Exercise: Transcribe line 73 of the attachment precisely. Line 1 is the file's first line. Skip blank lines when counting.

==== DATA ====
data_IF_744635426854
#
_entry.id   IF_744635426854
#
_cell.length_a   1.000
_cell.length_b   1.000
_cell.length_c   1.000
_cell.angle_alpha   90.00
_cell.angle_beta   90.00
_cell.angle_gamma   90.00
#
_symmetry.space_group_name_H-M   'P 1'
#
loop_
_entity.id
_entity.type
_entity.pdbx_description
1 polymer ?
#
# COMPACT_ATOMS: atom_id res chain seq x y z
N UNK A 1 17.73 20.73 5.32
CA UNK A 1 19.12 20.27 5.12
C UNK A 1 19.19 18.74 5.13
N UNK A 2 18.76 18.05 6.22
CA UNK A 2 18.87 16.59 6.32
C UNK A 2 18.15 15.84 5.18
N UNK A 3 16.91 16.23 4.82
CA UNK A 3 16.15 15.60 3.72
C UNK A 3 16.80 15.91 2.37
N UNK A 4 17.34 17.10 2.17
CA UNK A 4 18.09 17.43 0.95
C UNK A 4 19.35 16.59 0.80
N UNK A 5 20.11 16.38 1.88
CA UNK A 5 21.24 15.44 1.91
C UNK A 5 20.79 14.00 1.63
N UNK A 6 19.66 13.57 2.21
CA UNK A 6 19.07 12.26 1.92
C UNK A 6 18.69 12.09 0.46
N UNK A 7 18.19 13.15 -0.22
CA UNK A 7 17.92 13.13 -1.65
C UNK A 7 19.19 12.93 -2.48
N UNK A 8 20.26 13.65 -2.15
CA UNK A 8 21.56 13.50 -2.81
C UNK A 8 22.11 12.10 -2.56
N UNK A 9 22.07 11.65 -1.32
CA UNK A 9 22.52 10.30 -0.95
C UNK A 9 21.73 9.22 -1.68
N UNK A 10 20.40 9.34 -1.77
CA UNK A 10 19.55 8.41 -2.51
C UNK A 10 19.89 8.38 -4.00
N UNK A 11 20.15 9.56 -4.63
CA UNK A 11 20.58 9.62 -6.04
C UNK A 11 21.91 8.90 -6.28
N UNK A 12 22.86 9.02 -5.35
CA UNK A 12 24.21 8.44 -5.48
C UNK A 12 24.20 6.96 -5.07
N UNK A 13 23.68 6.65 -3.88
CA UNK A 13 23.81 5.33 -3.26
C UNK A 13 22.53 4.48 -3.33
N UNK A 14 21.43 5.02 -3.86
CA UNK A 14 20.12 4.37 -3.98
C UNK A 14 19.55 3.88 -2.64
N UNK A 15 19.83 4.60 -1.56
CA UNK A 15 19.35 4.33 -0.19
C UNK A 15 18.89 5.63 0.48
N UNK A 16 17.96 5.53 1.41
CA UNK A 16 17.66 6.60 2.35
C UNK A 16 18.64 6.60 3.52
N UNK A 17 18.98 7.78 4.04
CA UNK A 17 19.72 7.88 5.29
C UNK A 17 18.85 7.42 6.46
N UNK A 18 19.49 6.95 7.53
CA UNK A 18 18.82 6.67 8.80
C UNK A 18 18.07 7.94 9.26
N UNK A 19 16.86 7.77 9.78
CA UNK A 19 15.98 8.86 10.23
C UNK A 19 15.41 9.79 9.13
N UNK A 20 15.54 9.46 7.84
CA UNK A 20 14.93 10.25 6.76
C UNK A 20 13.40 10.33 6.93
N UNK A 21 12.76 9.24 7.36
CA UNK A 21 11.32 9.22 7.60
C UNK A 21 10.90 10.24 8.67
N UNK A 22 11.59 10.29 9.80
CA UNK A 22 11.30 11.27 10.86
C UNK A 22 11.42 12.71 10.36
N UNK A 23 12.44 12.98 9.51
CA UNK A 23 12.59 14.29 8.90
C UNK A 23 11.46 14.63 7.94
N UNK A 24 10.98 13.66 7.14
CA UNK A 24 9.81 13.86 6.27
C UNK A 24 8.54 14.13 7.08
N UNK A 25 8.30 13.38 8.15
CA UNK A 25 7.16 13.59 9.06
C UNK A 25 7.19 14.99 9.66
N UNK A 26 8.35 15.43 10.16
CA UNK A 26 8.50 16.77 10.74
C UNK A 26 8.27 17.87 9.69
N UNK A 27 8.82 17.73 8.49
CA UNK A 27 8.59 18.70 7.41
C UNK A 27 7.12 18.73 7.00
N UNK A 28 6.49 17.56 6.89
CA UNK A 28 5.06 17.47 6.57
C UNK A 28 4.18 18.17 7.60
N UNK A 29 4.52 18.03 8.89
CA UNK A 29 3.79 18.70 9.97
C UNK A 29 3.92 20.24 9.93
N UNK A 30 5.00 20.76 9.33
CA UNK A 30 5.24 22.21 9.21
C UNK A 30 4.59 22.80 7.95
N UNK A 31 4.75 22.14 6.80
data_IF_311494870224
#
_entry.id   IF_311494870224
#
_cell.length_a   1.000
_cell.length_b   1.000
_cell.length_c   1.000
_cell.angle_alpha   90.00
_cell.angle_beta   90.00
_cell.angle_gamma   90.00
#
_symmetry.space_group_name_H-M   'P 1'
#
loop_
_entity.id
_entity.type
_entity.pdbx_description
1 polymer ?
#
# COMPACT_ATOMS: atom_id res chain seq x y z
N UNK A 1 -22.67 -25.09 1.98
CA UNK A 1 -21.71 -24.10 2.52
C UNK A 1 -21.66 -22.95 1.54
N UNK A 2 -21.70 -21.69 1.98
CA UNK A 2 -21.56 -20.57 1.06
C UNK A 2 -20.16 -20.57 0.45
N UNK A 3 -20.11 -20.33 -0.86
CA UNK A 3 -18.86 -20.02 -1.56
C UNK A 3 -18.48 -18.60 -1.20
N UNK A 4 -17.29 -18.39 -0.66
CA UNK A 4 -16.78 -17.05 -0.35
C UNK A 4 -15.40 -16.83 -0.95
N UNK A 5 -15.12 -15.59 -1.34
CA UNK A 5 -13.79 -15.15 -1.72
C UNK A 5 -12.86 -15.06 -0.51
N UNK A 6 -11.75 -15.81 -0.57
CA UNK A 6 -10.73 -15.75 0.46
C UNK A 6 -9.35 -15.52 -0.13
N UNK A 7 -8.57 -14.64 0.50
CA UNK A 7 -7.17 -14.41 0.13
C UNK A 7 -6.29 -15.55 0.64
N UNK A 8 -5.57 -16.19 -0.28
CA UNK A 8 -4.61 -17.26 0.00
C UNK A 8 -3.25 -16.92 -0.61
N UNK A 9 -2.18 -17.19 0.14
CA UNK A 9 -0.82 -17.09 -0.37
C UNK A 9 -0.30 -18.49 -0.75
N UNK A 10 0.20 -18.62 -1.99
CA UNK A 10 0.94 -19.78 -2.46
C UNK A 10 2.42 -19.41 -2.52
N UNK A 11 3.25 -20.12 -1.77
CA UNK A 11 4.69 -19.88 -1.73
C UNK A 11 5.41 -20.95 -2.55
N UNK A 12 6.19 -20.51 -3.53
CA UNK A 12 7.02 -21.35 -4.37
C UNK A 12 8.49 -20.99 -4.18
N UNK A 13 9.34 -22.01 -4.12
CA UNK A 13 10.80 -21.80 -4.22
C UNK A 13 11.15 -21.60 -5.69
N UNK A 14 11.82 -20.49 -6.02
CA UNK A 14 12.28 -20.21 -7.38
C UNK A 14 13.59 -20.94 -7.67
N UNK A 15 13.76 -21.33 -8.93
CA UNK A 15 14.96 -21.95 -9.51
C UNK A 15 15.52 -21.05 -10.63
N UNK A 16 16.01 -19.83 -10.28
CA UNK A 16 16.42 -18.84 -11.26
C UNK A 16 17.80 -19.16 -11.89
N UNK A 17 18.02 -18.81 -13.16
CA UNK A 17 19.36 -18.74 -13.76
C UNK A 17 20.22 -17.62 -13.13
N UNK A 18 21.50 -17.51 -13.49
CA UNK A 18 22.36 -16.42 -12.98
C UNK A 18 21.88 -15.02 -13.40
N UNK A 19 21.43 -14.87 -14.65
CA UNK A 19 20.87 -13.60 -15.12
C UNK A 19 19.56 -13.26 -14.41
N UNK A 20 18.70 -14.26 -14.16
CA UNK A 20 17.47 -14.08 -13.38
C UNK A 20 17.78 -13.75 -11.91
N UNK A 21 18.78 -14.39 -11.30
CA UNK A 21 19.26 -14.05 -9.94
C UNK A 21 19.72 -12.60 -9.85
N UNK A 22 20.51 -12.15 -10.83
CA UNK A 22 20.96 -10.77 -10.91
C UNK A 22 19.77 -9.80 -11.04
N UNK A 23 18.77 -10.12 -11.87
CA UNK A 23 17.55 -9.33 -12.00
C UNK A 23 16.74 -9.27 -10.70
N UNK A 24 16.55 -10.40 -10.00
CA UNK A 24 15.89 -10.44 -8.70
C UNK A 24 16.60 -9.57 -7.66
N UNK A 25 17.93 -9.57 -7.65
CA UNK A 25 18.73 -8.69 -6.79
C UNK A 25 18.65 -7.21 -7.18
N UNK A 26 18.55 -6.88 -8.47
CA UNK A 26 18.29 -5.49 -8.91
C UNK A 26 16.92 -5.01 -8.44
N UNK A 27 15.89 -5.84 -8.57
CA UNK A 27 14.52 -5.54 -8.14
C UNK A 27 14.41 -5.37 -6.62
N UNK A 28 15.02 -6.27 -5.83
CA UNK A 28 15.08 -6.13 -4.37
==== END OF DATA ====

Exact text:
CA UNK A 18 18.82 6.67 8.80